Other speakers echoed the long-standing need for health system reform, particularly integrated care delivery, which evidence shows can achieve substantial cost-savings, create efficiencies and improve quality of care and caregiver satisfaction (Denton and Spencer 2010; Hollander and Chappell 2002; Hollander et al. 2007). Many pointed to existing evidence-based models of integrated models of care – for example, the Program of Research to Integrate the Services for the Maintenance of Autonomy (PRISMA) model from Quebec (Hébert et al. 2003) and the Hollander-Prince framework from British Columbia (Hollander and Prince 2007).

Following the presentations, attendees discussed the key obstacles to efficient and effective healthcare services for the aging population. Participants were then divided into small groups to identify successful policies, required actions and knowledge gaps related to health systems planning for the aging population. Drs. Marcus Hollander and Jo Ann Miller of Hollander Analytical Services captured the key policy challenges identified by Better with Age participants:

  • A shared vision of care for older adults that involves national leadership and coordination, collaboration across federal and provincial/territorial governments and emphasizes access to a range of affordable and sustainable health and social services
  • Positive views of aging that recognize the contributions of older people and combat ageism in service delivery, policy and among the general public
  • An integrated system of care that emphasizes and enables coordinated transitions between home, community, residential, social and hospital services; better enables individuals to access timely, appropriate care; expands services that allow individuals to age in their place of choice and access the health and social services they need; and increases the flexibility of funding at the organizational level (for example, enabling resource reallocation from acute alternate level of care beds to long-term care or home care)
  • A labour strategy to ensure there are adequate and appropriate health human resources to provide for older adults, including addressing issues such as compensation and increasing the recognition of careers in caring for older adults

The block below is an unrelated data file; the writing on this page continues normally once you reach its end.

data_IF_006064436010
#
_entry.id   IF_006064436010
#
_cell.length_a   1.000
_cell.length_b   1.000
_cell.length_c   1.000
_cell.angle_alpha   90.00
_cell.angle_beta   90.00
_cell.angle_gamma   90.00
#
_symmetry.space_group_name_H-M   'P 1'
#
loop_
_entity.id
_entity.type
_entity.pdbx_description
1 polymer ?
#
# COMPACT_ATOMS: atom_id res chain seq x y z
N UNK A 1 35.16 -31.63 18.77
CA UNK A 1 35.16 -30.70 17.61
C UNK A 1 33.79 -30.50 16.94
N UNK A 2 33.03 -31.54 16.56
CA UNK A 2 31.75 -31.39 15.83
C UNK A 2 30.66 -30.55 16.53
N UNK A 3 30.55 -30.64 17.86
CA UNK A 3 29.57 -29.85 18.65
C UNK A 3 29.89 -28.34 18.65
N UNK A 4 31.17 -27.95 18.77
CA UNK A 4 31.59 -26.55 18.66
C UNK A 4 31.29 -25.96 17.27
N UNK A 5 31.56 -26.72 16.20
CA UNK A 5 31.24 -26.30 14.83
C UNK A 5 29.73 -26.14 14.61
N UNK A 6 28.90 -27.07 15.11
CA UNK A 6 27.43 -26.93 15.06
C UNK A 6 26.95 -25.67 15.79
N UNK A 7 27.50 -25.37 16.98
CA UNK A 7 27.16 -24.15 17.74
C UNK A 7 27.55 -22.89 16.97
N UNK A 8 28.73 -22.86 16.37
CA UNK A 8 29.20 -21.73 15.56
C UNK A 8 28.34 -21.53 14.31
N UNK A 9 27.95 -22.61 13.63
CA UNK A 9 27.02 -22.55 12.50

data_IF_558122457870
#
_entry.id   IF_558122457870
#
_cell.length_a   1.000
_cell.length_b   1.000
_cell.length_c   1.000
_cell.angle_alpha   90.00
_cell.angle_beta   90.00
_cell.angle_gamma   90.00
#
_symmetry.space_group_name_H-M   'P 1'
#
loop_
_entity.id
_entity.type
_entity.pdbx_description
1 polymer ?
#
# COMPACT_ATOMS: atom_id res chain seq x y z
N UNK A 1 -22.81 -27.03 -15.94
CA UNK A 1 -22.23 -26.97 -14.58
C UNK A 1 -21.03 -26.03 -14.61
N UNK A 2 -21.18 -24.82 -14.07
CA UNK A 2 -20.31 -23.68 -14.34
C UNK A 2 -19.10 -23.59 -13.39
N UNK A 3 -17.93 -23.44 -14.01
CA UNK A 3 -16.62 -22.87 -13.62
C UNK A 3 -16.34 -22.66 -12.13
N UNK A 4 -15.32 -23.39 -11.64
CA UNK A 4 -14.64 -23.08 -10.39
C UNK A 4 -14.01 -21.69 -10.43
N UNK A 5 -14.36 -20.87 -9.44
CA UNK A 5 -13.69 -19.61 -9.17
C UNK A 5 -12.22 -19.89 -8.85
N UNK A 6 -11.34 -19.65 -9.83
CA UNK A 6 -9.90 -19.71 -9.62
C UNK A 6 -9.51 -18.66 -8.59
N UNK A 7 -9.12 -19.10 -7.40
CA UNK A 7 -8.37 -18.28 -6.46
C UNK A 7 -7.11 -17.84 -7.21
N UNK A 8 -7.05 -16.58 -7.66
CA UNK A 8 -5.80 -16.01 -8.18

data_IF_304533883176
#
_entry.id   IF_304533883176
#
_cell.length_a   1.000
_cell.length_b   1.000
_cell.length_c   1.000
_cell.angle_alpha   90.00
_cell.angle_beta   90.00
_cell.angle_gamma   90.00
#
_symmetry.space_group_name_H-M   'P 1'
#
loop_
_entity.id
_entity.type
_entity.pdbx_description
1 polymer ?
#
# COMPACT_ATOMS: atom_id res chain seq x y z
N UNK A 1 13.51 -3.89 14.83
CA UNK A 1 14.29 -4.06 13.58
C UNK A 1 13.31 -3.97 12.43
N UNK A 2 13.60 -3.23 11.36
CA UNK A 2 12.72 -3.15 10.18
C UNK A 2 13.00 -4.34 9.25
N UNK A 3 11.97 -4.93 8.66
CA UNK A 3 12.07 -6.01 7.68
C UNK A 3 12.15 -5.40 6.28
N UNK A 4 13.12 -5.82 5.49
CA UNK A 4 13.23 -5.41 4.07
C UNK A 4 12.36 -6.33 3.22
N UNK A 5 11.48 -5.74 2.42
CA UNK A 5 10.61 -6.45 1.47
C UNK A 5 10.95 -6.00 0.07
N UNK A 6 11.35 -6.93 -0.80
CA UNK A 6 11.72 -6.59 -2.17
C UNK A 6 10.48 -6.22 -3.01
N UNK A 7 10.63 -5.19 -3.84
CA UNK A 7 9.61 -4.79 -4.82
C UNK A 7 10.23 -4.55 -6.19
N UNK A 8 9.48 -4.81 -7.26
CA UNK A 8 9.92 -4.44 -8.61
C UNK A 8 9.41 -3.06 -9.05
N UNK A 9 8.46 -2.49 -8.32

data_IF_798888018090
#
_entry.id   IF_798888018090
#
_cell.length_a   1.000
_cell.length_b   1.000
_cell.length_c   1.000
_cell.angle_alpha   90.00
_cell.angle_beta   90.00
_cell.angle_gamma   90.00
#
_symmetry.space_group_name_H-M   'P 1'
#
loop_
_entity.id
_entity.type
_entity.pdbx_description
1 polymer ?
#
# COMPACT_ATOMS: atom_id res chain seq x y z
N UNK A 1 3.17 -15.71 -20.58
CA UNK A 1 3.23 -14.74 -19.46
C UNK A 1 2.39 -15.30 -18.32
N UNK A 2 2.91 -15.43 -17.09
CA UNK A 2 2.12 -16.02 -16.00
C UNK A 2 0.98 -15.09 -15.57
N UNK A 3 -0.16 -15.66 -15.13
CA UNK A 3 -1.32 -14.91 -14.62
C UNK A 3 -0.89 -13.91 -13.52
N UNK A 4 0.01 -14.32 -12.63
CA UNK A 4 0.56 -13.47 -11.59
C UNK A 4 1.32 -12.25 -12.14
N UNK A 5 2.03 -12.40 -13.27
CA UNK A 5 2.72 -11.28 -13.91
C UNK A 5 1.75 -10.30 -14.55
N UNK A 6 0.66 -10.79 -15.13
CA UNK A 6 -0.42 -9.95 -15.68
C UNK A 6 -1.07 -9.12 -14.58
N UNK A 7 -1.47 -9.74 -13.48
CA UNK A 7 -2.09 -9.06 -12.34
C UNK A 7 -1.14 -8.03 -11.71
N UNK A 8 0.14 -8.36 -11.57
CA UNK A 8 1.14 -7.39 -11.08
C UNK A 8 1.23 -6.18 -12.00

• A greater array of primary, secondary and tertiary health promotion and disease prevention initiatives to keep older adults in good health for a longer time
  • Support for healthcare managers, planners and policy makers in their efforts to evaluate and implement promising strategies for improving the quality of health services for older adults, funding for intervention projects and training in the implementation of best practices

For a complete overview of all themes, please refer to the Better with Age synthesis report at the CHSRF website (www.chsrf.ca).

Getting to There from Here?

Our current healthcare system was created with a focus on acute episodes of care. Better with Age found general agreement on what should be done to create a system that meets the ongoing needs of aging Canadians – the challenge is how to get there. CHSRF will continue to gather innovative approaches from Canada and around the world and to promote policy dialogue among stakeholders aimed at building the healthcare system Canadians need for the future. For more information about the Better with Age series, the roundtable and synthesis reports, as well as an updated issue of our Mythbusters, Myth: The Aging Population is to Blame for Uncontrollable Healthcare Costs, please visit our website at www.chsrf.ca.

About the Author

Jennifer Major, PhD, is a program officer in policy at CHSRF, in Ottawa, Ontario.

Jennifer Verma, MSc, BJH, is director of policy at CHSRF.

Stephen Samis, MA, is vice-president of policy at CHSRF.

References

Denton, F.T. and B.G. Spencer. 2010. "Chronic Health Conditions: Changing Prevalence in an Aging Population and Some Implications for the Delivery of Health Care Services." Canadian Journal on Aging 29: 11–21.

Hollander, M.J. and M. Prince. 2008. "Organizing Healthcare Delivery Systems for Persons with Ongoing Care Needs and Their Families: A Best Practices Framework." Healthcare Quarterly 11(1): 44–54.

Hollander, M.J. and N. Chappell. 2002. Final Report of The National Evaluation of the Cost-Effectiveness of Home Care. Victoria, BC: National Evaluation of the Cost-Effectiveness of Home Care.

Hollander, M.J., N.L. Chappell, M.J. Prince and E. Shapiro. 2007. "Providing Care and Support for An Aging Population: Briefing Notes on Key Policy Issues." Healthcare Quarterly 10(3): 34–45.

Hébert, R., P.J. Durand, N. Dubuc and A. Tourigny. 2003. "PRISMA: A New Model of Integrated Service Delivery for the Frail Older People in Canada." International Journal of Integrated Care 3: 1–10.

Mackenzie, H. and M.M. Rachlis. 2010. The Sustainability of Medicare. Canadian Federation Of Nurses Unions. Ottawa, ON: Canadian Federation of Nurses. Retrieved August 27, 2010. <http://www.nursesunions.ca/>.

Special Senate Committee on Aging. 2009. Canada's Aging Population: Seizing the Opportunity. Ottawa, ON: Author. <http://www.parl.gc.ca/40/2/parlbus/commbus/senate/com-e/agei-e/rep-e/AgingFinalReport-e.pdf>.